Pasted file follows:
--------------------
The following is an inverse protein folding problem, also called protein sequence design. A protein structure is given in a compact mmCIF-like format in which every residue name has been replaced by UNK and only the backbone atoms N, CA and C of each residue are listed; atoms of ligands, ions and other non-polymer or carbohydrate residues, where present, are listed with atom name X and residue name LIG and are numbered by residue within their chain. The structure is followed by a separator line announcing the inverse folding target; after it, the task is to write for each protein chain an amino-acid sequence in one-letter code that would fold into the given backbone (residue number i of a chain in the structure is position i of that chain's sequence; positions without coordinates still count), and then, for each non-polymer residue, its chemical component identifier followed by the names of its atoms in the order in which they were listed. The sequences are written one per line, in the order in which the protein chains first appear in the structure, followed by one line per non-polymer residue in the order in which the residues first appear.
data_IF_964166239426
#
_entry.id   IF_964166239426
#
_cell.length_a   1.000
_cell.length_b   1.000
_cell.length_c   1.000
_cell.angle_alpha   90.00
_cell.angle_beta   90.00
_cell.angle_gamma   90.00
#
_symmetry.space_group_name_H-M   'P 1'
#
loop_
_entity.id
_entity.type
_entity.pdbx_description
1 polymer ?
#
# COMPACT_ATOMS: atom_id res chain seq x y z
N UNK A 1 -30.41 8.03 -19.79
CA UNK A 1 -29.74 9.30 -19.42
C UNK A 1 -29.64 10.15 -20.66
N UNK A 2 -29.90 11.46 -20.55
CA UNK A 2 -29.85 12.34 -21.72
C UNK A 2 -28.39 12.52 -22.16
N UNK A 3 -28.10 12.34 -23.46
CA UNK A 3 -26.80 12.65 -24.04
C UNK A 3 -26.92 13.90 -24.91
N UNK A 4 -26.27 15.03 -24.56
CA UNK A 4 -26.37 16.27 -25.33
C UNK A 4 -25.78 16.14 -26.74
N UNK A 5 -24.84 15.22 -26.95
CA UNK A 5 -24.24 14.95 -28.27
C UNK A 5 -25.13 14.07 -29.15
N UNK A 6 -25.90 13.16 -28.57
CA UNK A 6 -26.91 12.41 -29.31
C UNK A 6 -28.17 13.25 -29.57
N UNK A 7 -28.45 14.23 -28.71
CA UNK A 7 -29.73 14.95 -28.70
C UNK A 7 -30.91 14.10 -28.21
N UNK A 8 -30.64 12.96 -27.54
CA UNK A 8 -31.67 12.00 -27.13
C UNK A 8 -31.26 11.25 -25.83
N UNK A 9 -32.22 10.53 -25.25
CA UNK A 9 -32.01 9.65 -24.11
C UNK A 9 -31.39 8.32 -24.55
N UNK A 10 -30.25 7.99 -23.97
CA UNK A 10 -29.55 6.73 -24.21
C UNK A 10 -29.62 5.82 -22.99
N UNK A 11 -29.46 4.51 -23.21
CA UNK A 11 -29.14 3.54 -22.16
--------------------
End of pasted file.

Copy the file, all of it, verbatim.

The following is an inverse protein folding problem, also called protein sequence design. A protein structure is given in a compact mmCIF-like format in which every residue name has been replaced by UNK and only the backbone atoms N, CA and C of each residue are listed; atoms of ligands, ions and other non-polymer or carbohydrate residues, where present, are listed with atom name X and residue name LIG and are numbered by residue within their chain. The structure is followed by a separator line announcing the inverse folding target; after it, the task is to write for each protein chain an amino-acid sequence in one-letter code that would fold into the given backbone (residue number i of a chain in the structure is position i of that chain's sequence; positions without coordinates still count), and then, for each non-polymer residue, its chemical component identifier followed by the names of its atoms in the order in which they were listed. The sequences are written one per line, in the order in which the protein chains first appear in the structure, followed by one line per non-polymer residue in the order in which the residues first appear.
data_IF_964166239426
#
_entry.id   IF_964166239426
#
_cell.length_a   1.000
_cell.length_b   1.000
_cell.length_c   1.000
_cell.angle_alpha   90.00
_cell.angle_beta   90.00
_cell.angle_gamma   90.00
#
_symmetry.space_group_name_H-M   'P 1'
#
loop_
_entity.id
_entity.type
_entity.pdbx_description
1 polymer ?
#
# COMPACT_ATOMS: atom_id res chain seq x y z
N UNK A 1 -30.41 8.03 -19.79
CA UNK A 1 -29.74 9.30 -19.42
C UNK A 1 -29.64 10.15 -20.66
N UNK A 2 -29.90 11.46 -20.55
CA UNK A 2 -29.85 12.34 -21.72
C UNK A 2 -28.39 12.52 -22.16
N UNK A 3 -28.10 12.34 -23.46
CA UNK A 3 -26.80 12.65 -24.04
C UNK A 3 -26.92 13.90 -24.91
N UNK A 4 -26.27 15.03 -24.56
CA UNK A 4 -26.37 16.27 -25.33
C UNK A 4 -25.78 16.14 -26.74
N UNK A 5 -24.84 15.22 -26.95
CA UNK A 5 -24.24 14.95 -28.27
C UNK A 5 -25.13 14.07 -29.15
N UNK A 6 -25.90 13.16 -28.57
CA UNK A 6 -26.91 12.41 -29.31
C UNK A 6 -28.17 13.25 -29.57
N UNK A 7 -28.45 14.23 -28.71
CA UNK A 7 -29.73 14.95 -28.70
C UNK A 7 -30.91 14.10 -28.21
N UNK A 8 -30.64 12.96 -27.54
CA UNK A 8 -31.67 12.00 -27.13
C UNK A 8 -31.26 11.25 -25.83
N UNK A 9 -32.22 10.53 -25.25
CA UNK A 9 -32.01 9.65 -24.11
C UNK A 9 -31.39 8.32 -24.55
N UNK A 10 -30.25 7.99 -23.97
CA UNK A 10 -29.55 6.73 -24.21
C UNK A 10 -29.62 5.82 -22.99
N UNK A 11 -29.46 4.51 -23.21
CA UNK A 11 -29.14 3.54 -22.16